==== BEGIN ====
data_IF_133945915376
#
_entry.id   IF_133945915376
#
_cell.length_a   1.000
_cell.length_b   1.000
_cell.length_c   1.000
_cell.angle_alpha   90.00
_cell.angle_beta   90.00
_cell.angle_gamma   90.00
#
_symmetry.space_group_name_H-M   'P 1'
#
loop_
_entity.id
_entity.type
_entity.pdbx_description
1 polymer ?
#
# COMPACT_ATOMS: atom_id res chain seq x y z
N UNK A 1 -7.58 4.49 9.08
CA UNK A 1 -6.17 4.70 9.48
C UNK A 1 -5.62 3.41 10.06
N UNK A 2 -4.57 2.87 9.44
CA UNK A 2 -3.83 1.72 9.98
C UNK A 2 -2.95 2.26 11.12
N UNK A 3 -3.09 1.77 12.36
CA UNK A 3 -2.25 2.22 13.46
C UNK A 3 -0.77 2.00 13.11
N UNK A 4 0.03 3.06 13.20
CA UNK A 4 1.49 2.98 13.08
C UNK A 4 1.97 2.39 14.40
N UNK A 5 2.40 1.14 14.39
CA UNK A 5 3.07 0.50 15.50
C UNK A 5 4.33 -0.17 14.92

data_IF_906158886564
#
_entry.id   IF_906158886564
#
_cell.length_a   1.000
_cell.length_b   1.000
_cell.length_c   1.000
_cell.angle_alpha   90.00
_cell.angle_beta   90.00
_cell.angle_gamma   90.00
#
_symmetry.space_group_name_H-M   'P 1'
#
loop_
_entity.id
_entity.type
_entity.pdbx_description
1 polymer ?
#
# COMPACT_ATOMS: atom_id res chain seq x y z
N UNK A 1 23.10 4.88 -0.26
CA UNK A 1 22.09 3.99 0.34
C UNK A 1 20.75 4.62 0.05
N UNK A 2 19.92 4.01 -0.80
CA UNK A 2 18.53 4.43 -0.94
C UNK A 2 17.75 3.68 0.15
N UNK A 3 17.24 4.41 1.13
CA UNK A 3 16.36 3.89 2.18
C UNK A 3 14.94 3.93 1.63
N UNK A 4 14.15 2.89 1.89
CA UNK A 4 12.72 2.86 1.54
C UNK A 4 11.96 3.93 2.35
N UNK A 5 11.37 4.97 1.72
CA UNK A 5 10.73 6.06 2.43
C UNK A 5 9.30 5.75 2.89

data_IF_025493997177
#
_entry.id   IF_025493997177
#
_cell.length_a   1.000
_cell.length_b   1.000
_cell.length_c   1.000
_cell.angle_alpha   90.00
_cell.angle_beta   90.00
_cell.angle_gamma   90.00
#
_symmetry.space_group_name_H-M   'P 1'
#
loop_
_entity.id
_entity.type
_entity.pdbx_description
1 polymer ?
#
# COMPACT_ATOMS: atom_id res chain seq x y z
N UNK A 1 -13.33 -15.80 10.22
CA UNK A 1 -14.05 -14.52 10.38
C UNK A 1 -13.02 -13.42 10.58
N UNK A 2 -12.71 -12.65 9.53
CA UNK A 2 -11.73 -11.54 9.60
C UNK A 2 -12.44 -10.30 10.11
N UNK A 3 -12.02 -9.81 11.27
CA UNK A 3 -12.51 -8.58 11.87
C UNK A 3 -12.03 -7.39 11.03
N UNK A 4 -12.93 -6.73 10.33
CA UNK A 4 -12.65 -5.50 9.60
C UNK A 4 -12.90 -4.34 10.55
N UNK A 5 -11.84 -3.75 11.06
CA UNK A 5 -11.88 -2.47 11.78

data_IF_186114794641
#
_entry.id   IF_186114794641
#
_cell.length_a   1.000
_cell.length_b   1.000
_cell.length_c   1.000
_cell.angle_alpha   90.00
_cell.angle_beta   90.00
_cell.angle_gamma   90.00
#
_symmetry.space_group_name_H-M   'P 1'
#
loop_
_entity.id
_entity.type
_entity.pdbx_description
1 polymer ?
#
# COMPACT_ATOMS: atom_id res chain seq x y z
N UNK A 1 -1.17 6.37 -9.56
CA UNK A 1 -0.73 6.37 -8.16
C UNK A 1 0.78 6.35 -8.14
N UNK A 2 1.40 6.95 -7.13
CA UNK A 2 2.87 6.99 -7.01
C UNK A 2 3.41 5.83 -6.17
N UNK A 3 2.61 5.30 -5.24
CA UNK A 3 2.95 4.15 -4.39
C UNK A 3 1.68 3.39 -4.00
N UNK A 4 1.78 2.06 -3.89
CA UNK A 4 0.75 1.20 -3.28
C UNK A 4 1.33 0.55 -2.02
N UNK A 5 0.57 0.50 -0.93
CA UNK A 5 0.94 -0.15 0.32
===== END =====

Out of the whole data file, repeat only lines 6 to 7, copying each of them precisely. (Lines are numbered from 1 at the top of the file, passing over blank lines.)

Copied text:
_cell.length_b   1.000
_cell.length_c   1.000